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On Cherry Blossoms

A life-like doll in a Tokyo park, March 2016. Photo by James Shigihara.

By David Yamaguchi
The North American Post

What more can be written about cher ry blossoms? Such were my thoughts on being asked to contribute a few words here on the topic. Later, however, I real ized that I could highlight what is already out there, aided by the Internet, which greatly extends my modest home library.

At the outset, two basic points merit mention. The first is that Japanese literature on cherry blossoms does not extend back into the mists of Japanese history. There is no “cave art” on cherry blossoms. Henry Scott Stokes of the New York Times points out that there are only a few poems about sakura among the 4,500 gathered in the Manyoshu, the “Collection of Ten Thousand Leaves.” Poems compiled therein sometime after AD 759 date from as early as the fifth century.

Stokes goes on to say that Japanese historical entries on the pink petals begin mainly after the Japanese capitol was moved from Nara to Kyoto, the historical event behind the AD 759 time-marker. Wild cherry trees must have abounded in the hills around Kyoto.

The second basic point is that the Japanese expression for the combined feelings of appreciation for beauty and sadness that the falling blossoms evoke is, “Mono no aware.” Wikipedia translates it as, “the transience of things.” A deeper interpretation is the brevity of human life.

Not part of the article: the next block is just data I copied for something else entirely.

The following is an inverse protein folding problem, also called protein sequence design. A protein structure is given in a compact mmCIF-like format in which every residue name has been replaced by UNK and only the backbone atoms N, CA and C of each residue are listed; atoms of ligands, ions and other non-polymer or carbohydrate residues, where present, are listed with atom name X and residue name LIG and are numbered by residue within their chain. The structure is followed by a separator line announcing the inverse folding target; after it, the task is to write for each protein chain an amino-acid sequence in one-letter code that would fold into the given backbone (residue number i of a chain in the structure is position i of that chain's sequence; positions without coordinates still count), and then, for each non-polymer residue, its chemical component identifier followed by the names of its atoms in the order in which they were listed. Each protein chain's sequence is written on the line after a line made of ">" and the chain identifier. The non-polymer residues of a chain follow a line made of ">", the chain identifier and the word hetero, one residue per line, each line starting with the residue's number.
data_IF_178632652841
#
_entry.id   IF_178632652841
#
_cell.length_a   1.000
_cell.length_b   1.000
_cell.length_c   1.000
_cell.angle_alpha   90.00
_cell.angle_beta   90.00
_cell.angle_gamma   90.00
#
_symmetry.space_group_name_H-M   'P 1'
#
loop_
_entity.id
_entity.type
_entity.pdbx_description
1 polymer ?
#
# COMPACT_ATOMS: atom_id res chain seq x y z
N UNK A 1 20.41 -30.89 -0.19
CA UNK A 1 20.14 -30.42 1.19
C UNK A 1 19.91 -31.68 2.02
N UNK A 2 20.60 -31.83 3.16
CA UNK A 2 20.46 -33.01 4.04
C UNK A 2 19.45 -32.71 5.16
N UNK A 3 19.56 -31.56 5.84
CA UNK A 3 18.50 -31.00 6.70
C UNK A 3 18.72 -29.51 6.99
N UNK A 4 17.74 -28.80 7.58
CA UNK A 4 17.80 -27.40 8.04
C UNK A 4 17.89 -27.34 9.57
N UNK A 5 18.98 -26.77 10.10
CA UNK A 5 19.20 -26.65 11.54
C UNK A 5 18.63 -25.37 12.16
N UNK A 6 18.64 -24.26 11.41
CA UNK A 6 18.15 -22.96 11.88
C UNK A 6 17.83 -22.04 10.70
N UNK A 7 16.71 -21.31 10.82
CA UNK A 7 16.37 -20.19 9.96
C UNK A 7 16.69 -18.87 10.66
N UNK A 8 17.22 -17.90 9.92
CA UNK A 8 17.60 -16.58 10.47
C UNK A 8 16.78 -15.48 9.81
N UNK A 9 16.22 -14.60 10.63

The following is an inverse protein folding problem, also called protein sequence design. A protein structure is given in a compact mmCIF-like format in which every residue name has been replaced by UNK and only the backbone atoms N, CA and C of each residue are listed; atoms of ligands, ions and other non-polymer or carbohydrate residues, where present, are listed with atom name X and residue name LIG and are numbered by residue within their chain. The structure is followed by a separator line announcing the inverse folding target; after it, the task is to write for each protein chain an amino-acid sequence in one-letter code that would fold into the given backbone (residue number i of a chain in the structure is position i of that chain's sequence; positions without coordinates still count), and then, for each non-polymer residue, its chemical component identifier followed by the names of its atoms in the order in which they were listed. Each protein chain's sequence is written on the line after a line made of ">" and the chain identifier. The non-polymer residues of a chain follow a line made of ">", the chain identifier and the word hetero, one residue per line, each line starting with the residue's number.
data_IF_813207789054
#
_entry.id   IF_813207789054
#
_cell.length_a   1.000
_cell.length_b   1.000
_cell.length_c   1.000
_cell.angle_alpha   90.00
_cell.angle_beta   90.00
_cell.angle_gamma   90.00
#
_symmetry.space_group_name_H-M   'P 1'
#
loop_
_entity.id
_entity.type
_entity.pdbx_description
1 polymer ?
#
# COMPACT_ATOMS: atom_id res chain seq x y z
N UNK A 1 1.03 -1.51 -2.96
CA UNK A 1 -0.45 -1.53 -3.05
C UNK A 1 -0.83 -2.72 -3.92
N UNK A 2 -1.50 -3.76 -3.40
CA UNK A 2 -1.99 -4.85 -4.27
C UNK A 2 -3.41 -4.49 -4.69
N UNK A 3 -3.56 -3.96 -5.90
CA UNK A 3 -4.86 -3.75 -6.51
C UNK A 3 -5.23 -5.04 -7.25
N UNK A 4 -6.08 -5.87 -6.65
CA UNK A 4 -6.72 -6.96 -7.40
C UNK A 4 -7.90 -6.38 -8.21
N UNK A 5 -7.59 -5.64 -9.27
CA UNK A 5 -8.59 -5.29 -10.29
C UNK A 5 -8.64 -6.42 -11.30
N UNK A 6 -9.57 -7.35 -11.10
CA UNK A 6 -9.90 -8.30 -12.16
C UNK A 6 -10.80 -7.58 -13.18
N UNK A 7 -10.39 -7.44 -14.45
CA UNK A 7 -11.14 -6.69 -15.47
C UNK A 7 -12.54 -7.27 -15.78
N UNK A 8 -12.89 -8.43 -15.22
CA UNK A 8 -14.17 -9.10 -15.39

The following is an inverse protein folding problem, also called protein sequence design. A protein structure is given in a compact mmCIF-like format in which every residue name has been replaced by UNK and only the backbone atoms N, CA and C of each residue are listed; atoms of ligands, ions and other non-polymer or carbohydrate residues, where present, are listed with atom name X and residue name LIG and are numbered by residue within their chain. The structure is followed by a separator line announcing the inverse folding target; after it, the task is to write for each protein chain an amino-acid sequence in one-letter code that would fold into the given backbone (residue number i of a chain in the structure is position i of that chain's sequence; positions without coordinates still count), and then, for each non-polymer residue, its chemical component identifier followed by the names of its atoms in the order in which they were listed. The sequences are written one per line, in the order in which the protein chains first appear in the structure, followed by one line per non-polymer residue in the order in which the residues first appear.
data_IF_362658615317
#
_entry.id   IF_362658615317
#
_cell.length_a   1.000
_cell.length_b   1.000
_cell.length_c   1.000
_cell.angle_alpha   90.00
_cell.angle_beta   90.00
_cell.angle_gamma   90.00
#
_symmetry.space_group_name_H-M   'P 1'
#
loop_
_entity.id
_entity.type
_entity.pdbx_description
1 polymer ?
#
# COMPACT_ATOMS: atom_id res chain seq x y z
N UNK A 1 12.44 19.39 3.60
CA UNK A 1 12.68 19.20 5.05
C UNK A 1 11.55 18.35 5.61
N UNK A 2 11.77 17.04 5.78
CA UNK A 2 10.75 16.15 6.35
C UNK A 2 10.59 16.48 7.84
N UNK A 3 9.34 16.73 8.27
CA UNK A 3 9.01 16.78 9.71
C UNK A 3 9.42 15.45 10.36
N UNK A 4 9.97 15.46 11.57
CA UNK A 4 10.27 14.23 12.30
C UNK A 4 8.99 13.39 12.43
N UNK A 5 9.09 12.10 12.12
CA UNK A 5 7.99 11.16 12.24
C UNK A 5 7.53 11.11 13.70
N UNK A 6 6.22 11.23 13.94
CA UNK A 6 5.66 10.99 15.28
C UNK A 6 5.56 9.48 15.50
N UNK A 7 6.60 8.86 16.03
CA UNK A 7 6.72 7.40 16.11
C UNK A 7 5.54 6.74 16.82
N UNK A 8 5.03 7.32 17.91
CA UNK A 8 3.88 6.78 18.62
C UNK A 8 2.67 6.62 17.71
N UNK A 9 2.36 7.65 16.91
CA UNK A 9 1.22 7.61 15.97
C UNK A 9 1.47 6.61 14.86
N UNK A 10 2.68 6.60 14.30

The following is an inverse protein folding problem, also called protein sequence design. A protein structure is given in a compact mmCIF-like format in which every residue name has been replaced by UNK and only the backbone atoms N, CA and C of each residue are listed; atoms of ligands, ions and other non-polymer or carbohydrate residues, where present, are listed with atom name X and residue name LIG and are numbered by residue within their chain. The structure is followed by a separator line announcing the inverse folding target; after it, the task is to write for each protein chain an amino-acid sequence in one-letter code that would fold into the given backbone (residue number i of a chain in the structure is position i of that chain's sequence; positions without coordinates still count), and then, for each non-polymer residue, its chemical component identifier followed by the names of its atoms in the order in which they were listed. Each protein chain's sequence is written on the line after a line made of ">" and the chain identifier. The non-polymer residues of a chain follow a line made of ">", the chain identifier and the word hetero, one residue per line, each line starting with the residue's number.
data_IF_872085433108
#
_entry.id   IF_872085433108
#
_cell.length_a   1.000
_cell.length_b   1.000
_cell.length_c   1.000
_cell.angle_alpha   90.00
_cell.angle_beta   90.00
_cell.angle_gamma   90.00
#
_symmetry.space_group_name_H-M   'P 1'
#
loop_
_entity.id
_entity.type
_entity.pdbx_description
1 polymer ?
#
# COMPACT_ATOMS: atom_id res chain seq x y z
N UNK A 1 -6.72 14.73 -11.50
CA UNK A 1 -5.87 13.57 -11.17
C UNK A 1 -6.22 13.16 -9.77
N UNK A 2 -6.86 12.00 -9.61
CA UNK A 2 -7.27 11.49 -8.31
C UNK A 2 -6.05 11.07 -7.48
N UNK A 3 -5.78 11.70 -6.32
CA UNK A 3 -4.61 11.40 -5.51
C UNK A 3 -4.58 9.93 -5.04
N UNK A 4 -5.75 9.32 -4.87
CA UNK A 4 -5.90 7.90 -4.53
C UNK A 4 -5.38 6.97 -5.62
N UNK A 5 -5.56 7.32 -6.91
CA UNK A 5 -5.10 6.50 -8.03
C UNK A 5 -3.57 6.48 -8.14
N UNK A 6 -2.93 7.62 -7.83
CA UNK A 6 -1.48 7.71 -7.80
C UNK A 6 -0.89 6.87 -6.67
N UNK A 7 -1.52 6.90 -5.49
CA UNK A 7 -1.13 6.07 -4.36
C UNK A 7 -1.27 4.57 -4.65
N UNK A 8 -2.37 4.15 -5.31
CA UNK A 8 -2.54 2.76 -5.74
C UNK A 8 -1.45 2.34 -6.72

With the basics behind us then, let us turn to some of the writings of past scribes on the topic of cherry blossoms:

“Hisakata no

Hikari nodokeki

Haru no hi ni

Shizu kokoro naku

Hana no chiruramu

This perfectly still

Spring day bathed in the soft light

From the spread-out sky,

Why do the cherry blossoms

So restlessly scatter down?”

—Ki no Tomonor i (f rom the “Kokinshu,” AD 905, in “Anthology of Japanese Literature,” translation by Donald Keene)

“Things That Lose by Being Painted

Pinks, cherry blossoms. Yellow roses.

“Things That Gain by Being Painted

Pines. Autumn fields.

Cranes and deer.

A very cold winter scene;

an unspeakably hot summer scene.”

—Sei Shoganon (“The Pillow Book,” AD ~1002)

Kisagata no

Sakura wa nami ni


Hana no ue kogu

Ama no tsuribure

At Kisagata

A cherry tree is covered

At times by the waves:

Fishermen must row their boats

Above the cherry blossoms.

—Matsuo Basho (from “The Narrow Road of Oku,” 1702, in “Anthology of Japanese Literature”)

“… And I see before me what is infinitely more interesting,—a grove of cherry-trees covered with something unutteringly beautiful,—a dazzling mist of snowy blossoms clinging like summer cloud-f leece about every branch and twig; and the ground beneath them, and the path before me, is white with the soft, thick, odorous snow of fallen petals.”

—Lafcadio Hearn, from “My First Day in the Orient,” in “Glimpses of Unfamiliar Japan” (1907)

On that long-ago day in 1890, journalist Hearn was touring Yokohama by rickshaw. He could not have known then that he would spend the rest of his days in Japan, capturing the traditional culture vaporizing before his eyes under the onslaught of western technology and civilization.

Editor’s Note: David Yamaguchi is a freelance writer who has contributed essays to the North American Post since 2006. He joined the staff of the paper in March.